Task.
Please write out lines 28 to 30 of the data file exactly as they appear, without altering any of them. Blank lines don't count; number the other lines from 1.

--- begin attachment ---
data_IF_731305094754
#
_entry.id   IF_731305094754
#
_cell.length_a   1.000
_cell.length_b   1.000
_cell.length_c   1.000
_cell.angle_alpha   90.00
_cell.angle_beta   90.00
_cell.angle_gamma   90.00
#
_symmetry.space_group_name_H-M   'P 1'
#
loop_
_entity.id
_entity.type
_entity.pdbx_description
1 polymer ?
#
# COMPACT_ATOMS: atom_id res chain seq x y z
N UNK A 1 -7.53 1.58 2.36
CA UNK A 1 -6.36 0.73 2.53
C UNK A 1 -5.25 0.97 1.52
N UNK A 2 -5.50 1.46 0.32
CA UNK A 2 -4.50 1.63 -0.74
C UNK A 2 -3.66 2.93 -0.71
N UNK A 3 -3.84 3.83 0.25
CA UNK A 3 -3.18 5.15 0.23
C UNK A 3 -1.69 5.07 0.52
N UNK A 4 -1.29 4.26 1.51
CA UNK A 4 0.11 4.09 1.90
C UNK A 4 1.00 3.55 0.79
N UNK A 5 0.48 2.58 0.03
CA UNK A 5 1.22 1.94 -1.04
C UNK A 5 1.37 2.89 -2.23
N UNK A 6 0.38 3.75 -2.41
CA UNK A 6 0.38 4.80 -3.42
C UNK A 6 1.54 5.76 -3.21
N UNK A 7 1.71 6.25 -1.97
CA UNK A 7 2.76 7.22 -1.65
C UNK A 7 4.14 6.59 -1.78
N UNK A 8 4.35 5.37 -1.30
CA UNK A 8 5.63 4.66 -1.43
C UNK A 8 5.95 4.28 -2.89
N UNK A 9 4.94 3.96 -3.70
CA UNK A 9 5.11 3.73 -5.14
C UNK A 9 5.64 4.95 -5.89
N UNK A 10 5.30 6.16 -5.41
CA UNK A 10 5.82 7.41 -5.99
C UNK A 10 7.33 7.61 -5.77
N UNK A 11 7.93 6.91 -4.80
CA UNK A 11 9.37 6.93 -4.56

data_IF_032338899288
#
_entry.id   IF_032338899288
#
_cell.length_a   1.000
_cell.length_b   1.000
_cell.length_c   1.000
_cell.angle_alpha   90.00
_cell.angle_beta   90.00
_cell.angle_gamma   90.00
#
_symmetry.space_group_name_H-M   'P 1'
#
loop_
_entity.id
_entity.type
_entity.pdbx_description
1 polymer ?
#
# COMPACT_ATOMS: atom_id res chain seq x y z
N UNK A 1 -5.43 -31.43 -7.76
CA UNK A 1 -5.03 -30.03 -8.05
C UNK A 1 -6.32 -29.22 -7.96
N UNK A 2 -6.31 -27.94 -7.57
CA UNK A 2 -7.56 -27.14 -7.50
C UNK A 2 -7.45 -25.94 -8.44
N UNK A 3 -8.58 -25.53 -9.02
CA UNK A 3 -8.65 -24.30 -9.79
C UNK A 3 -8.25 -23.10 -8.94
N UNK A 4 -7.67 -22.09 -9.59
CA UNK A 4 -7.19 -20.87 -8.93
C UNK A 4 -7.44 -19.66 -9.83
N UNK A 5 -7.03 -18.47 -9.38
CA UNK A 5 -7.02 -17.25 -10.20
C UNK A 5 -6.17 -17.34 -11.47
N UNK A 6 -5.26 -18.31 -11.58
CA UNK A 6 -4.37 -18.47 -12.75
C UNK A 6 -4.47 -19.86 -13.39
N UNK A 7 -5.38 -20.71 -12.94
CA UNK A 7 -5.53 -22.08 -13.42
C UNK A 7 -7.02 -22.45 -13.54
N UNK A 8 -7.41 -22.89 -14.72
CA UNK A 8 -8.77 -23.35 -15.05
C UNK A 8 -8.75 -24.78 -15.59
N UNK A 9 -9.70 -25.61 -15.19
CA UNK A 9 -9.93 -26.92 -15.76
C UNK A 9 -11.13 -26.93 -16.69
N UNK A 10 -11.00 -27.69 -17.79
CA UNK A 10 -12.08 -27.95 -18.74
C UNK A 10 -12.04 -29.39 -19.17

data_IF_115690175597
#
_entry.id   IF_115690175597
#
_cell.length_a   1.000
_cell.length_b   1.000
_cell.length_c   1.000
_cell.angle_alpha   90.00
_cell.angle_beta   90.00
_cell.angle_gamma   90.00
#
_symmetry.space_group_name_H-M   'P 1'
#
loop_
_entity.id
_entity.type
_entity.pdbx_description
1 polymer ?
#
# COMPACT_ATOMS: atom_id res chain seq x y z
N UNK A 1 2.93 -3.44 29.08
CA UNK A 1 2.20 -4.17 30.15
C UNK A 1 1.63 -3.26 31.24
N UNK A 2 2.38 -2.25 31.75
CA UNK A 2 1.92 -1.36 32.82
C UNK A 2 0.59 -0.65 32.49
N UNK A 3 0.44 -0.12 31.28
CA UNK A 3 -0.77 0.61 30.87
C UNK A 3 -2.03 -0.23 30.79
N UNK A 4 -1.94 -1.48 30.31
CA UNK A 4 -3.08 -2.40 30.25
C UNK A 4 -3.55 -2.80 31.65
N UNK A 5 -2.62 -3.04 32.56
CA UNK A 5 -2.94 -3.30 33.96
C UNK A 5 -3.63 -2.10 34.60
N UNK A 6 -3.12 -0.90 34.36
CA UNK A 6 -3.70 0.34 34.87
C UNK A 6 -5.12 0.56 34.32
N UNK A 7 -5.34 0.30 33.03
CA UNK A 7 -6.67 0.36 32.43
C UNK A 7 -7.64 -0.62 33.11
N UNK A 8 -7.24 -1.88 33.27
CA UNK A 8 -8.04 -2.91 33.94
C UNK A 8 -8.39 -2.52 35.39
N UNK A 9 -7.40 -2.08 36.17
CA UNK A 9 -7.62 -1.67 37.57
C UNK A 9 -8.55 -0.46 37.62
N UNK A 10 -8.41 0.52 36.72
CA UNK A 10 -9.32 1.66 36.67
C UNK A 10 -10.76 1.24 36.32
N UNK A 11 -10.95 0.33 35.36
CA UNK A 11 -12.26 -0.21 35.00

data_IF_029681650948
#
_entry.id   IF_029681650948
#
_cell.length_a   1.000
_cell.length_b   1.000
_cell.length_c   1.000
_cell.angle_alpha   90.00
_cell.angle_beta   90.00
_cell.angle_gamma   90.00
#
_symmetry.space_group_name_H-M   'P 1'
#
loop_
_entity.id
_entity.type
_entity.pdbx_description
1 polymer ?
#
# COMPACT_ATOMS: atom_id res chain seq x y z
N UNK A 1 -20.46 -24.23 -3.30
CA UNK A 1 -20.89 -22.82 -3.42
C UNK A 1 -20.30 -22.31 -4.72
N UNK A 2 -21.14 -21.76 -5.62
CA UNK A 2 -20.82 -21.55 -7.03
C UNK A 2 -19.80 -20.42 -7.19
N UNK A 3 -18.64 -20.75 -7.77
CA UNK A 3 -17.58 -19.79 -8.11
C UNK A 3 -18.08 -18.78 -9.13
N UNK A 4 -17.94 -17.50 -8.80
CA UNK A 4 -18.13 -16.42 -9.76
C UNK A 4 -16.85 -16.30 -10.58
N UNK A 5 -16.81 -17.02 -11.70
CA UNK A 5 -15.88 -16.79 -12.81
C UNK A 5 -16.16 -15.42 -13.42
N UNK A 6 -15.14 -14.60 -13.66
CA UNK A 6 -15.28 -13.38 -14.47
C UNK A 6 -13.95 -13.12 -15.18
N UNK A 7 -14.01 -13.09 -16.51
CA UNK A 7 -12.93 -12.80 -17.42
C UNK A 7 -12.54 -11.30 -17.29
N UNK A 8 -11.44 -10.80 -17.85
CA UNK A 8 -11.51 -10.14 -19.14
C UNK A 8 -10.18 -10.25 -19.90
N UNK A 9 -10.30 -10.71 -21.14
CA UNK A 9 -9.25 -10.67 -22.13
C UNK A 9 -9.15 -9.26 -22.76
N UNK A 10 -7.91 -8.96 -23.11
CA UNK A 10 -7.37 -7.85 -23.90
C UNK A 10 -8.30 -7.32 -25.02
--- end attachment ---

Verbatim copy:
CA UNK A 3 -3.18 5.15 0.23
C UNK A 3 -1.69 5.07 0.52
N UNK A 4 -1.29 4.26 1.51